In the current design, the spheres are assembled in a two-dimensional arrangement, with each row independent of its neighbors. "Three-dimensional arrangements will be just as easy to create and will allow 3-D control of the sound bullets' appearance and travel path," Spadoni says.
"Our lens introduces the ability to generate compact, high-amplitude signals in a linear medium, and also allows us to dynamically control the location of the focal point," Daraio says. That means it isn't necessary to change any of the geometric components of the lens to change the location of the focal point.
"All we do is adjust the precompression for each chain of spheres," she says.
This simple adjustment should make the sound bullets easy to adapt to a variety of applications. "Anybody who has had an ultrasound exam has noted that the operator switches the probes according to the characteristics and location within the body of what is being imaged," Daraio says. "The acoustic lens we propose would not require replacement of its components, but rather simple adjustments of the precompression on each chain."
The acoustic lens created by Daraio and Spadoni was intended to be a proof of concept, and is probably many years away from being used in commercial applications. "For practical uses," Daraio says, "an improved design for controlling the application of static precompression on each chain would be required -- based, for example, on electronics rather than on mechanical impacts as is currently done in our lab."
Still, the instrument has the potential to surpass the clarity and safety of conventional medical ultrasound imaging. The pulses produced by the acoustic lens -- which are an order of magnitude more focused and have amplitudes that are orders of magnitude greater than can be created with conventional acoustic devices -- "reduce the detrimental effects of noise, producing a clearer image of the target." They also "can travel farther" -- deeper within the body -- "than low-amplitude pulses," Daraio says.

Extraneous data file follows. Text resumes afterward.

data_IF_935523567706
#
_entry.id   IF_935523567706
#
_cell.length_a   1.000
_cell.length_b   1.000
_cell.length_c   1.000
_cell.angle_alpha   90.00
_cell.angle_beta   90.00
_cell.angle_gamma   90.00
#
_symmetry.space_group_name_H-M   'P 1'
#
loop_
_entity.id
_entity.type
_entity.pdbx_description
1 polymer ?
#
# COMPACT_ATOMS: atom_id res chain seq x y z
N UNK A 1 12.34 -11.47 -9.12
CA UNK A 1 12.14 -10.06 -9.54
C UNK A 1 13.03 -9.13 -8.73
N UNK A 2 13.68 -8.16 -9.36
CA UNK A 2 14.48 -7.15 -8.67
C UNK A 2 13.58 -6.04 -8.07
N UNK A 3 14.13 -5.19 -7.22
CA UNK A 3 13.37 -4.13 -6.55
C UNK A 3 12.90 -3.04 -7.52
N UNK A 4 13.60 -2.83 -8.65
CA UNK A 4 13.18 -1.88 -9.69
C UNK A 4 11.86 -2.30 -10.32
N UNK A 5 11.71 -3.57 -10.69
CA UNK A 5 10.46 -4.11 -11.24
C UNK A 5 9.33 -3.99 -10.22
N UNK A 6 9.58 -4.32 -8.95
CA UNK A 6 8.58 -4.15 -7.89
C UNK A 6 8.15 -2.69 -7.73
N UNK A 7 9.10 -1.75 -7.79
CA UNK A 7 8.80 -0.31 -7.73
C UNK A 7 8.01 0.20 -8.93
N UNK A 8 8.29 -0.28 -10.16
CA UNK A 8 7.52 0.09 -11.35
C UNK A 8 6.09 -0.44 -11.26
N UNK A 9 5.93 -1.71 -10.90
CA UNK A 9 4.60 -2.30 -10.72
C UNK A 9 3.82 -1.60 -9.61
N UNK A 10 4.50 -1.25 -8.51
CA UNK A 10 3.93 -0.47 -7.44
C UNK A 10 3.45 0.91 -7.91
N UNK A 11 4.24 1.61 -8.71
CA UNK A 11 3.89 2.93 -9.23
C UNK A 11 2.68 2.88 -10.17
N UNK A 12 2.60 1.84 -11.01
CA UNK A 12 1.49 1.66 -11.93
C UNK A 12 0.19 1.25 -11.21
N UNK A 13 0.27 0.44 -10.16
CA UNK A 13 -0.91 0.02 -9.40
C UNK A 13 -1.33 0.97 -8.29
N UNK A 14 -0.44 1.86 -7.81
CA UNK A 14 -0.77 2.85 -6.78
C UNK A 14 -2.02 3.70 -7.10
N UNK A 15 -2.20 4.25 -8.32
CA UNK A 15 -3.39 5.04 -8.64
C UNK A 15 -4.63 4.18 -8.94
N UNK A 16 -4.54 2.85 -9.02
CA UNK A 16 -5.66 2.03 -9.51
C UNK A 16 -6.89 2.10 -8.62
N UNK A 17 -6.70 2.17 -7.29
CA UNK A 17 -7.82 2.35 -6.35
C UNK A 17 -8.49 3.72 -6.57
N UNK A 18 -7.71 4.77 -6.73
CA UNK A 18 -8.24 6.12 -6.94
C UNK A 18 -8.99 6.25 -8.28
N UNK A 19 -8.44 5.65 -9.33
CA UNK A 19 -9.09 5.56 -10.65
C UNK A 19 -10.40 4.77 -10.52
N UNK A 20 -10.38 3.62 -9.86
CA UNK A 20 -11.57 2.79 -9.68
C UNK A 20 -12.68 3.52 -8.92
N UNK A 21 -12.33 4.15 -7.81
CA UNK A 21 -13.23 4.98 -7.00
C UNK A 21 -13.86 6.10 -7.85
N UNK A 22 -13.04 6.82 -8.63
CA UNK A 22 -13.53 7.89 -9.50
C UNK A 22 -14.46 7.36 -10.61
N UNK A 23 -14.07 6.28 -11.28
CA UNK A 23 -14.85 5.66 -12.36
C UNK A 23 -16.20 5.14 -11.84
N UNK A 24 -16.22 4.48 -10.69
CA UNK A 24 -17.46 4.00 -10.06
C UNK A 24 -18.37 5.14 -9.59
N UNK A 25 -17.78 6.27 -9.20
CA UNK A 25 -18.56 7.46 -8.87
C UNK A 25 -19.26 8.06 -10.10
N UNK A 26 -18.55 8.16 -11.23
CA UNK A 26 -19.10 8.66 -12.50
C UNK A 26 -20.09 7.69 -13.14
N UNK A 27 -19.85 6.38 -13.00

More intriguingly, the device could enable the development of a non-invasive scalpel that could home in on and destroy cancerous tissues located deep within the body.
"Medical procedures such as hyperthermia therapy seek to act on human tissues by locally increasing the temperature. This is often done by focusing high-energy acoustic signals onto a small area, requiring significant control of the focal region" so that healthy tissue is not also heated and damaged, Daraio explains. "Our lens produces a very compact focal region which could aid further development of hyperthermia techniques."
Furthermore, sound bullets could offer a nondestructive way to probe and analyze the interior of nontransparent objects like bridges, ship hulls, and airplane wings, looking for cracks or other defects.
"Today the performance of acoustic devices is decreased by their linear operational range, which limits the accuracy of the focusing and the amplitude achievable at the focal point," Daraio says. "The new nonlinear acoustic lens proposed with this work leverages nonlinear effects to generate compact acoustic pulses with energies much higher than are currently achievable, with the added benefit of providing great control of the focal position."